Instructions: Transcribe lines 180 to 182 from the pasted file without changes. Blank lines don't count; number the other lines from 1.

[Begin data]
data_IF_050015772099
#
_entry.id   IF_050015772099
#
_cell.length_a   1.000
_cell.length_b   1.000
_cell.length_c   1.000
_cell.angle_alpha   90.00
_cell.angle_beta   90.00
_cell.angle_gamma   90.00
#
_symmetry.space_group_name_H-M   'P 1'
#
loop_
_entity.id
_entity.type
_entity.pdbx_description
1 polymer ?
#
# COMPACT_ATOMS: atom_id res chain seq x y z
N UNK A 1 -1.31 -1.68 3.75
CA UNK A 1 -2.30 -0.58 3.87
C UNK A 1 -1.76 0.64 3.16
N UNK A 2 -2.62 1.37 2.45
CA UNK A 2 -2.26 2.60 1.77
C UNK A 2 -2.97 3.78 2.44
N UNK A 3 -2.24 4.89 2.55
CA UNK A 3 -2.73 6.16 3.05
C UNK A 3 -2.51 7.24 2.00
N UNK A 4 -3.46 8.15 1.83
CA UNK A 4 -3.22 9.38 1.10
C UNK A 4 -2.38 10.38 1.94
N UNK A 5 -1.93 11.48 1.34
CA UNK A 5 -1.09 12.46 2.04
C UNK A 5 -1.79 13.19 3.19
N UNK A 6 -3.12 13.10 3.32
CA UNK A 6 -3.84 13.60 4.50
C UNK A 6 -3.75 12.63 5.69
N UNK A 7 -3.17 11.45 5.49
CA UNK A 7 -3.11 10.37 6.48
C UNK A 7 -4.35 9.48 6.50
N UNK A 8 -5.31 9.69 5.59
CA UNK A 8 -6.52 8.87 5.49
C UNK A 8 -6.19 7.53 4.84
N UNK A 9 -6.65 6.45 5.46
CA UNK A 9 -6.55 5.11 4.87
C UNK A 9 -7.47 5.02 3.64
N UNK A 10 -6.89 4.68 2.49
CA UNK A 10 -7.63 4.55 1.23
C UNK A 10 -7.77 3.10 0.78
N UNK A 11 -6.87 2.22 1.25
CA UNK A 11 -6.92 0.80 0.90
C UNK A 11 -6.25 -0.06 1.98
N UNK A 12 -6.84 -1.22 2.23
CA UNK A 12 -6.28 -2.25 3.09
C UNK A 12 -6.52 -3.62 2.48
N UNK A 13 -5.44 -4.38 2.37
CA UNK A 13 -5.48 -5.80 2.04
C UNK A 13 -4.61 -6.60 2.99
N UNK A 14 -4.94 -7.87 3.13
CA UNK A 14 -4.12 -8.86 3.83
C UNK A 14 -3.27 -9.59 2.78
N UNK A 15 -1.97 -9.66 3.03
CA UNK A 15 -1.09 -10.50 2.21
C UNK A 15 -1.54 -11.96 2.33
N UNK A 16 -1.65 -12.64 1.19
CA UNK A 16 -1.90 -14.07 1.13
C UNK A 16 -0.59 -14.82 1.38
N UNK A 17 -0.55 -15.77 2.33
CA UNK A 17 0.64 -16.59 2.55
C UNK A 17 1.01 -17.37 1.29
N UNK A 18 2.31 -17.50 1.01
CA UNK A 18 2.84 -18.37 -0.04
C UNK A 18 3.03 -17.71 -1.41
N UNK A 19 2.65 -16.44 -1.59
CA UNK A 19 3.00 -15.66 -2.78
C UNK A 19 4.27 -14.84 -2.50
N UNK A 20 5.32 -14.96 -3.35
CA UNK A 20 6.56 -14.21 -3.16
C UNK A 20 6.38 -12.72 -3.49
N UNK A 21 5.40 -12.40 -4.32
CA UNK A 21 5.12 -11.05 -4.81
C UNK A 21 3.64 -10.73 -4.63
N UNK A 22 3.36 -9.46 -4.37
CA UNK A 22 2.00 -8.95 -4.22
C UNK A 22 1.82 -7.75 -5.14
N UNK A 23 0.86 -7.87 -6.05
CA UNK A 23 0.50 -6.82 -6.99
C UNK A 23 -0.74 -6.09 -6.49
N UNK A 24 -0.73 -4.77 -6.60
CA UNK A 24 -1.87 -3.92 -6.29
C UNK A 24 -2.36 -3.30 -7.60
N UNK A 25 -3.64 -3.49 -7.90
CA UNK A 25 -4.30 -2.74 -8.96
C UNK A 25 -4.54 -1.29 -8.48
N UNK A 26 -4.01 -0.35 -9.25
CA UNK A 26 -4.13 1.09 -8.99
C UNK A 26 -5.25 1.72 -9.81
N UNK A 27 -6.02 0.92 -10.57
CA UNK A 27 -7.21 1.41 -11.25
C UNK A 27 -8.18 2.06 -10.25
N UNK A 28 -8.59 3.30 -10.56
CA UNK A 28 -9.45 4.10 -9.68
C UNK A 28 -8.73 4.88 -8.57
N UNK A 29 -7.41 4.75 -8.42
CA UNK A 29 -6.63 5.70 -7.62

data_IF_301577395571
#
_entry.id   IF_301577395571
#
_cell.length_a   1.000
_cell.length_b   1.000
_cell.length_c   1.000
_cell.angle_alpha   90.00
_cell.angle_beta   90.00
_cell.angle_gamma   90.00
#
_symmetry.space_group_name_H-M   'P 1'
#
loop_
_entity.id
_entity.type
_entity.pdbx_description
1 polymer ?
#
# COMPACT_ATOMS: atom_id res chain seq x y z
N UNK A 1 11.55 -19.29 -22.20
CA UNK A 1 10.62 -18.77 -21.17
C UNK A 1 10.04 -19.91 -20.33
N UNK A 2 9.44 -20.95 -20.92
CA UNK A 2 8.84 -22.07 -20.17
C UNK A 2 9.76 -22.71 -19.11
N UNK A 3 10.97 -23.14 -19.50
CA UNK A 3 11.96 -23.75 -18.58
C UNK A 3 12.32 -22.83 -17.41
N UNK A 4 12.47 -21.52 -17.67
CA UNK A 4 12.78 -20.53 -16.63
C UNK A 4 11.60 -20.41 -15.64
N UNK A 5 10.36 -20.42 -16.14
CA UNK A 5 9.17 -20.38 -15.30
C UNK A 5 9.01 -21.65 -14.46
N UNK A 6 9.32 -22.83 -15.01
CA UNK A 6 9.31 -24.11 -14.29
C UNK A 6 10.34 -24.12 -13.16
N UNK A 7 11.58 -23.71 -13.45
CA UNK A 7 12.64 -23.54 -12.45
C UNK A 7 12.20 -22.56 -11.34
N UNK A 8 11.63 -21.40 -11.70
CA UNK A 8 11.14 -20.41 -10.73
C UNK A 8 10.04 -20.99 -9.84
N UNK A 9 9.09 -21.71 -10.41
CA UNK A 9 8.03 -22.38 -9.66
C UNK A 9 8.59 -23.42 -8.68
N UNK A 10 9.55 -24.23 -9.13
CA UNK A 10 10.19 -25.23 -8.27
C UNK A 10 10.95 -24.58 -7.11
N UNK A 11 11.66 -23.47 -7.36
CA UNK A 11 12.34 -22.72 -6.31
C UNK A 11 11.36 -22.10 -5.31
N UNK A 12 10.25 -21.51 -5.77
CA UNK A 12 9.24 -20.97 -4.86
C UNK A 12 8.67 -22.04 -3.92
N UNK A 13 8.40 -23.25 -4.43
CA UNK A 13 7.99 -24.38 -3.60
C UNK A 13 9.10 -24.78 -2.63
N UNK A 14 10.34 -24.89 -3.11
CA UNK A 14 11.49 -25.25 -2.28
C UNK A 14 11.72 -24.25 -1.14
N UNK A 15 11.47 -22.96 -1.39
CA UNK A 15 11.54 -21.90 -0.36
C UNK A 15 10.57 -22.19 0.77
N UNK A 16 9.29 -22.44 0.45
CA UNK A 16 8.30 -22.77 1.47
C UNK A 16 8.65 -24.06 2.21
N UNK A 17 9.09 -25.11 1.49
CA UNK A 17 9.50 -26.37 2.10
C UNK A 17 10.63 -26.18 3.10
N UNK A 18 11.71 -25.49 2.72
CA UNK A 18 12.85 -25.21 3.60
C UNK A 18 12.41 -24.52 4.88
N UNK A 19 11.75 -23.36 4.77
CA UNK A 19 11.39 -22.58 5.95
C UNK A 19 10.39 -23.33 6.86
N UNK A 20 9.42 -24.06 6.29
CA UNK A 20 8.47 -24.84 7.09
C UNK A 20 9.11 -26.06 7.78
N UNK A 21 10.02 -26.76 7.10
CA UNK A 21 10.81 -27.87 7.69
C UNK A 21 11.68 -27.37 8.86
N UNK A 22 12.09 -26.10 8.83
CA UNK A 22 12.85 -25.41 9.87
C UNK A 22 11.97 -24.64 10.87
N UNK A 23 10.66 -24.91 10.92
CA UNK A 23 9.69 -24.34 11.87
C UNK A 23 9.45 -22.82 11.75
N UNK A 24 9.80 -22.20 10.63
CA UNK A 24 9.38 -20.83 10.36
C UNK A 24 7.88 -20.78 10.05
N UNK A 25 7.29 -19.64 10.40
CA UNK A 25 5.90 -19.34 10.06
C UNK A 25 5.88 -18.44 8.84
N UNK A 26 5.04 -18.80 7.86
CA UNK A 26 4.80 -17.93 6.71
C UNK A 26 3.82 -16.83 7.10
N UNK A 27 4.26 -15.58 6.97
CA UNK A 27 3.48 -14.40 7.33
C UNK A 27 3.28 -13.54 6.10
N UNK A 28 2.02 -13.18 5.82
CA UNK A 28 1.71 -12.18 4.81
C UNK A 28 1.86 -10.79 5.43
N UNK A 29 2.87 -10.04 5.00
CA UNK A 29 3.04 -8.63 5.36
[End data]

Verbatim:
C UNK A 18 12.41 -24.52 4.88
N UNK A 19 11.75 -23.36 4.77
CA UNK A 19 11.39 -22.58 5.95